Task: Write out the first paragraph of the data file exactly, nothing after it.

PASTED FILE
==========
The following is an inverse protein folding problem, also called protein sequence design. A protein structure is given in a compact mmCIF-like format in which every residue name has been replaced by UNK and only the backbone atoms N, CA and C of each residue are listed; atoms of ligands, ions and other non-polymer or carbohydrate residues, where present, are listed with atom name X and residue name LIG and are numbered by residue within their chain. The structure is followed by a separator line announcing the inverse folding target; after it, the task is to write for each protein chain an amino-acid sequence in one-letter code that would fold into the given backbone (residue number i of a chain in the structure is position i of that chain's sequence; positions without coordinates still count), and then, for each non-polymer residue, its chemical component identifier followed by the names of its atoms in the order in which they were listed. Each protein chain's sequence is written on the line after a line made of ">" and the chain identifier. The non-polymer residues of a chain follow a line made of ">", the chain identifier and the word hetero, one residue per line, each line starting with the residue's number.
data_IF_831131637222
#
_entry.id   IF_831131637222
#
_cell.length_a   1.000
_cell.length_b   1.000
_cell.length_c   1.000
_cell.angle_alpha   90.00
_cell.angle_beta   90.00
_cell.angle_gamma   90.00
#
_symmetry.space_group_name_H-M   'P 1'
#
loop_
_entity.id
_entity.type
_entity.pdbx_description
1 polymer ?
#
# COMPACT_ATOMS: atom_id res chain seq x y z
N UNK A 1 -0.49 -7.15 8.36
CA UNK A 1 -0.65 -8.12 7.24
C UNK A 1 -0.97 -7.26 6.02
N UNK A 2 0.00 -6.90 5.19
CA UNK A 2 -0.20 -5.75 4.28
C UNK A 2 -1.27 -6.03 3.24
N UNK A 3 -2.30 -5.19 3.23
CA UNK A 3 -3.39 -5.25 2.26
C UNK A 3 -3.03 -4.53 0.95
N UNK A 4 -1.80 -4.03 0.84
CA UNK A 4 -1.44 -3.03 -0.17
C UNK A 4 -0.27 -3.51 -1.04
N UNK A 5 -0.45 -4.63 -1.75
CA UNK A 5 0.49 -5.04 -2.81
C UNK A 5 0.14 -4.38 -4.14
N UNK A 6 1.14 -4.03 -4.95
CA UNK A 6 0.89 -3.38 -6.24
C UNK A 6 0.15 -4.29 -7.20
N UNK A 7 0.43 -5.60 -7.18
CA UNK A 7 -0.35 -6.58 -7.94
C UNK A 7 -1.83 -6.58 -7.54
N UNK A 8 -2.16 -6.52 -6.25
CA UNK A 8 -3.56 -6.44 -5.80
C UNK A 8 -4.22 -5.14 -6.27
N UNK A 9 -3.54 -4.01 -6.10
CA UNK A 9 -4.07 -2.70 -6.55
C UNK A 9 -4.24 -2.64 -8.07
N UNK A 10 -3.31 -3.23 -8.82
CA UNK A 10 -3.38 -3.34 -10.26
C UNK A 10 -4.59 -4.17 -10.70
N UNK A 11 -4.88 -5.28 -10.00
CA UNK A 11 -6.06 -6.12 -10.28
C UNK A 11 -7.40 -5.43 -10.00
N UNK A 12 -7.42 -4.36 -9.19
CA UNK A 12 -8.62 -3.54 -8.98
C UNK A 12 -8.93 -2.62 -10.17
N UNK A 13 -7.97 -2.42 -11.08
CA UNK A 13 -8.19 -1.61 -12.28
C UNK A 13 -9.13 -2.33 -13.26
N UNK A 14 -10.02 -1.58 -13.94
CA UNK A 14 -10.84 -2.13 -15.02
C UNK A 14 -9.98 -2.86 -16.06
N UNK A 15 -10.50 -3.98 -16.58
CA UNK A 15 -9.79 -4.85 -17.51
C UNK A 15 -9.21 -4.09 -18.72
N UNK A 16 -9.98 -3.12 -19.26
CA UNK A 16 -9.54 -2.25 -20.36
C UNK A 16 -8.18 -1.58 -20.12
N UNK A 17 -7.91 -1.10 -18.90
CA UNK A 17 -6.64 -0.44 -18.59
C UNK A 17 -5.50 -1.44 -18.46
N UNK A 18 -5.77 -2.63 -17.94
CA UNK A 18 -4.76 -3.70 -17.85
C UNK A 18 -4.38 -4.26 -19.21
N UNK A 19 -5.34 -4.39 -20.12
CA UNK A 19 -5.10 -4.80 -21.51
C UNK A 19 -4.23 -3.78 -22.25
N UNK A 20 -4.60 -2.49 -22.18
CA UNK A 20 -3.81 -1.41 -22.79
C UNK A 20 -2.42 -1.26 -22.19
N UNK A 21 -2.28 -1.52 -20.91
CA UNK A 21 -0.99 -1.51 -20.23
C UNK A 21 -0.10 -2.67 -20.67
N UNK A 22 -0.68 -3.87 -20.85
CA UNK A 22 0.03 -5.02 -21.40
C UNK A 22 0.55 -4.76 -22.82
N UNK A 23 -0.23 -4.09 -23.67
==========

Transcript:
The following is an inverse protein folding problem, also called protein sequence design. A protein structure is given in a compact mmCIF-like format in which every residue name has been replaced by UNK and only the backbone atoms N, CA and C of each residue are listed; atoms of ligands, ions and other non-polymer or carbohydrate residues, where present, are listed with atom name X and residue name LIG and are numbered by residue within their chain. The structure is followed by a separator line announcing the inverse folding target; after it, the task is to write for each protein chain an amino-acid sequence in one-letter code that would fold into the given backbone (residue number i of a chain in the structure is position i of that chain's sequence; positions without coordinates still count), and then, for each non-polymer residue, its chemical component identifier followed by the names of its atoms in the order in which they were listed. Each protein chain's sequence is written on the line after a line made of ">" and the chain identifier. The non-polymer residues of a chain follow a line made of ">", the chain identifier and the word hetero, one residue per line, each line starting with the residue's number.